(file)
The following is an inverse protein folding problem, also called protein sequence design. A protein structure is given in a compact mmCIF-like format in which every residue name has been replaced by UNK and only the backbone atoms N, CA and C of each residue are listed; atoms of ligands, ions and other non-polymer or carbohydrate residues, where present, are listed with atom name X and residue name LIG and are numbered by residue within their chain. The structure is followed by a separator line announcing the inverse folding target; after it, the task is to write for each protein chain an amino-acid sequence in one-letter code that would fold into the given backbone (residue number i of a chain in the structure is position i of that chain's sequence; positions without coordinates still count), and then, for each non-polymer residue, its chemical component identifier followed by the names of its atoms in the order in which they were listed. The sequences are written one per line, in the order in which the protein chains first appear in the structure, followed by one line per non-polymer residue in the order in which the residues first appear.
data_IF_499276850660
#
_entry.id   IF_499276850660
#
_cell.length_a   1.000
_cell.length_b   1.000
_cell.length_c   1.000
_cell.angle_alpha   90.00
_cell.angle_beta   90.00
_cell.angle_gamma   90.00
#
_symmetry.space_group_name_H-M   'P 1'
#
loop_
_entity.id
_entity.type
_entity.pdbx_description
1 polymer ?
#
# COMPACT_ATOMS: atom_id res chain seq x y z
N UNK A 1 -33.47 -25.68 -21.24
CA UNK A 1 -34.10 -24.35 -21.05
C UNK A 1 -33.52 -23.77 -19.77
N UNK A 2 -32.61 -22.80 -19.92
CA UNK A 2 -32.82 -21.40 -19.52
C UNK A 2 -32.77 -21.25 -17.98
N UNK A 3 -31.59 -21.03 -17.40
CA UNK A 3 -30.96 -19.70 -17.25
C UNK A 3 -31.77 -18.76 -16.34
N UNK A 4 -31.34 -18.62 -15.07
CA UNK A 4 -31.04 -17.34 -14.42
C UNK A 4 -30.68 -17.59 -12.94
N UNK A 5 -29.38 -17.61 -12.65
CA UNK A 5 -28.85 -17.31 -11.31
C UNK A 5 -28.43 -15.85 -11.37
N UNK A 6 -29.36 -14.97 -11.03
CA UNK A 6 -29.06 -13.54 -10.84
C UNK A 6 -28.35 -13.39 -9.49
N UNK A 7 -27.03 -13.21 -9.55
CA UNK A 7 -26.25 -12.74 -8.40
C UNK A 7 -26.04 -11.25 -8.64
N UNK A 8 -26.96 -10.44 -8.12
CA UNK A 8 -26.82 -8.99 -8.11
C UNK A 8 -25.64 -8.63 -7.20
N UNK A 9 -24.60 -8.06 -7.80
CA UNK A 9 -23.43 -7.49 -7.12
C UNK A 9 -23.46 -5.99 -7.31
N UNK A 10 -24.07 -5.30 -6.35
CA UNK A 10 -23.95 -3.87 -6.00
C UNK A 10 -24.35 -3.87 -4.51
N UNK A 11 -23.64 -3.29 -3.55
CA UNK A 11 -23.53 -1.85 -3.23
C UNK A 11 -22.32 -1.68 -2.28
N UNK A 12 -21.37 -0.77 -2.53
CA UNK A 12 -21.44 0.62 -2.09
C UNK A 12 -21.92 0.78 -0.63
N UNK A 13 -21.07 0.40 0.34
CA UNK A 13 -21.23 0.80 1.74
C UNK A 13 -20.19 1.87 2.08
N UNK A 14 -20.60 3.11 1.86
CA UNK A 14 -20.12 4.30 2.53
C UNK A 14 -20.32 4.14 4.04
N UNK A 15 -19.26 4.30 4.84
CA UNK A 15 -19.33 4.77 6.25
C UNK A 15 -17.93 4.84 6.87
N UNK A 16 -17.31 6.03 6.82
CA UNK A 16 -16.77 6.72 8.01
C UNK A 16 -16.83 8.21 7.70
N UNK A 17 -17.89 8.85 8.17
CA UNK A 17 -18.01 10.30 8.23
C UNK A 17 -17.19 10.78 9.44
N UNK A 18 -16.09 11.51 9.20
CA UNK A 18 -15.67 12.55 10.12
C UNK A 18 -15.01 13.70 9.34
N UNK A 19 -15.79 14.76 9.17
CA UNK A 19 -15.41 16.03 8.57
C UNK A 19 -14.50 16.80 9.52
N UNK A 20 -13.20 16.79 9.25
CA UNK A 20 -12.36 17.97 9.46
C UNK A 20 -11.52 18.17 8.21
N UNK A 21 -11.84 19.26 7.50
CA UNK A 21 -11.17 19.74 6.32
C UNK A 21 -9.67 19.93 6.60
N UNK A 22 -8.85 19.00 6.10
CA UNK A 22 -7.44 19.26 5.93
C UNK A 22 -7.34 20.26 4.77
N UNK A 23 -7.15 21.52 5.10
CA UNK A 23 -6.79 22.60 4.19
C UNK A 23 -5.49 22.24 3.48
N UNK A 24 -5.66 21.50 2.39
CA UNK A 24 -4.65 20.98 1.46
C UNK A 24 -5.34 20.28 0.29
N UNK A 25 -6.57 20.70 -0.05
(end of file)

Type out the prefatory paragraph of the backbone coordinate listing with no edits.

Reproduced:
The following is an inverse protein folding problem, also called protein sequence design. A protein structure is given in a compact mmCIF-like format in which every residue name has been replaced by UNK and only the backbone atoms N, CA and C of each residue are listed; atoms of ligands, ions and other non-polymer or carbohydrate residues, where present, are listed with atom name X and residue name LIG and are numbered by residue within their chain. The structure is followed by a separator line announcing the inverse folding target; after it, the task is to write for each protein chain an amino-acid sequence in one-letter code that would fold into the given backbone (residue number i of a chain in the structure is position i of that chain's sequence; positions without coordinates still count), and then, for each non-polymer residue, its chemical component identifier followed by the names of its atoms in the order in which they were listed. The sequences are written one per line, in the order in which the protein chains first appear in the structure, followed by one line per non-polymer residue in the order in which the residues first appear.